The truth is out there

The truth is out there

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The YouGov-Cambridge Programme launches a new study on European attitudes to conspiracy theories, in partnership with the “Conspiracy and Democracy” project at Cambridge University.

We are living in an age of conspiracy theories. Or is that just what they want you to think?

Last year, two academics from Miami University, Joseph Uscinski and Joseph Parent, released a new book called “American Conspiracy Theories”, looking at when and why conspiracy theories have ebbed and flowed over the past 122 years of American politics, and whether the conspiracy theory is really in its heyday, or in decline. In the process, they gathered a unique set of data sources – some 120,000 letters to the New York Times and Chicago Tribune editors between 1890 and 2010; a two-wave survey from before and after the 2012 presidential election; and mountains of online discussion.

They also offered a number of conclusions about the American context: gender is no predictor of the tendency to believe, they say, while levels of education and affluence are; conspiracy theorising has apparently remained quite stable over the last two centuries, and even started to tail off since the 1960s; theorists themselves are more likely to see violence as a possible solution to society’s problems, while power asymmetries are the ultimate drivers behind the rise of conspiracy theories, with those at the bottom of power hierarchies even having a "strategic interest" in blaming those at the top.

Now as part of the YouGov-Cambridge Programme, a team of POLIS and YouGov researchers are setting out to test some of these ‘theories on conspiracy theories’ in the European context, and specifically how demographic profiles, trust in institutions and engagement with politics correlate with favourability towards a range of theories – on such things as the European Union, Islam, the environment, aliens, the illuminati, 9/11 and others.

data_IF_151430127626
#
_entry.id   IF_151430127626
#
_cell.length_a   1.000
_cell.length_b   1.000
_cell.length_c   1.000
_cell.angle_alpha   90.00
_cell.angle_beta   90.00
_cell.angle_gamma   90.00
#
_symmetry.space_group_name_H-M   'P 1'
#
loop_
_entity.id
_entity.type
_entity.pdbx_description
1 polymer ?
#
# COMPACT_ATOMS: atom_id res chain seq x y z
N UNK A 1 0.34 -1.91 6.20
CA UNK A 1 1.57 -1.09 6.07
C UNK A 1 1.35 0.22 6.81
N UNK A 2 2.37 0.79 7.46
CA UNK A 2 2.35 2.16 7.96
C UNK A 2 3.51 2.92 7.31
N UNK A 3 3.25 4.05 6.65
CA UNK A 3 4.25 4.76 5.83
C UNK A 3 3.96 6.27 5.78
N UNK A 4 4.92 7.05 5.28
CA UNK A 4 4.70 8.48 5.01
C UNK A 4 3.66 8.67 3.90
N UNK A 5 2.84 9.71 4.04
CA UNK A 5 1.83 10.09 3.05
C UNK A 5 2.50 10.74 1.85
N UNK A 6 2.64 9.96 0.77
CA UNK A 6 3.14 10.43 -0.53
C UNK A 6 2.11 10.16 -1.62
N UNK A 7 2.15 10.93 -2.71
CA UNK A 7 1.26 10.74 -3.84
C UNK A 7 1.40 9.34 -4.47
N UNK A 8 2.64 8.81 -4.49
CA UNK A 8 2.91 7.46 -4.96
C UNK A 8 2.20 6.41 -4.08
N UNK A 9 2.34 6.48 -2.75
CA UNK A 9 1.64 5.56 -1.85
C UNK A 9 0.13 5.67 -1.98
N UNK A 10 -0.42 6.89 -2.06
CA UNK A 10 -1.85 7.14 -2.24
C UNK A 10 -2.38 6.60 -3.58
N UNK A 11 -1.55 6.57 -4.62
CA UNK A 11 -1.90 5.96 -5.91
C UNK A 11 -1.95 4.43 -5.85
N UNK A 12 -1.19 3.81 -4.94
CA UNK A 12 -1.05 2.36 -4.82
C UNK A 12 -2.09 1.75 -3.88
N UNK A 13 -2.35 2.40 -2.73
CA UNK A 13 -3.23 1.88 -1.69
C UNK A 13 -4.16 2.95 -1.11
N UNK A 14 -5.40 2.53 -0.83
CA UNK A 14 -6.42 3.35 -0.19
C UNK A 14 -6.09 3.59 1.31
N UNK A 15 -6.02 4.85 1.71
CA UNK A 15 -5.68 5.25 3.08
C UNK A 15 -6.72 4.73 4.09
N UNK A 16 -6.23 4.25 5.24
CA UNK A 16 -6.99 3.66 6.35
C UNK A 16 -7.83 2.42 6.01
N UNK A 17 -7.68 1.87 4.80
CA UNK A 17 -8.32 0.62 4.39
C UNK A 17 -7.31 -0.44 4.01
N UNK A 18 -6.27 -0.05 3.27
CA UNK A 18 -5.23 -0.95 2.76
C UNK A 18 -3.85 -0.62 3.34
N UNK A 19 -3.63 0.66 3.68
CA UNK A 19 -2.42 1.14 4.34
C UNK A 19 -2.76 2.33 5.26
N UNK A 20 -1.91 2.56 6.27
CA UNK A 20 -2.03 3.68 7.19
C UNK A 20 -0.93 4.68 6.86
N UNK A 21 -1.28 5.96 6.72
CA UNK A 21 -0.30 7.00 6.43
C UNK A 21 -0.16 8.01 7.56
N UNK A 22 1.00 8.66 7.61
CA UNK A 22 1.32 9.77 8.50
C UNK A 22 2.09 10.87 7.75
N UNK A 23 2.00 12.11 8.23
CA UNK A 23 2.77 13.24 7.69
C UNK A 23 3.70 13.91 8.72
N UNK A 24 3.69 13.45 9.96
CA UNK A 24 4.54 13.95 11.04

The new study will be in support of a larger project, based at the Cambridge Centre for Research in the Arts, Social Sciences and Humanities (CRASSH) and funded by the Leverhulme Trust, entitled “Conspiracy and Democracy: History, Political Theory and Internet Research”.

Directed by Professor Sir Richard J Evans, Professor John Naughton and Professor David Runciman, the project aims to explore several questions including: what does the prevalence of conspiracy theories tell us about trust in democratic societies, and about the differences between cultures and societies? How have conspiracies and conspiracy theorising changed over the centuries and what, if any, is the relationship between them? Have conspiracy theories appeared at particular moments in history, and why? As the project statement also adds, it sets out not to debunk particular theories, but to provide a “natural history” of conspiracy theorising. 

Updates and research highlights coming soon...

Meanwhile, see here for a summary of the CRASSH/YouGov collaboration on the newsfeed for the “Conspiracy and Democracy” project.

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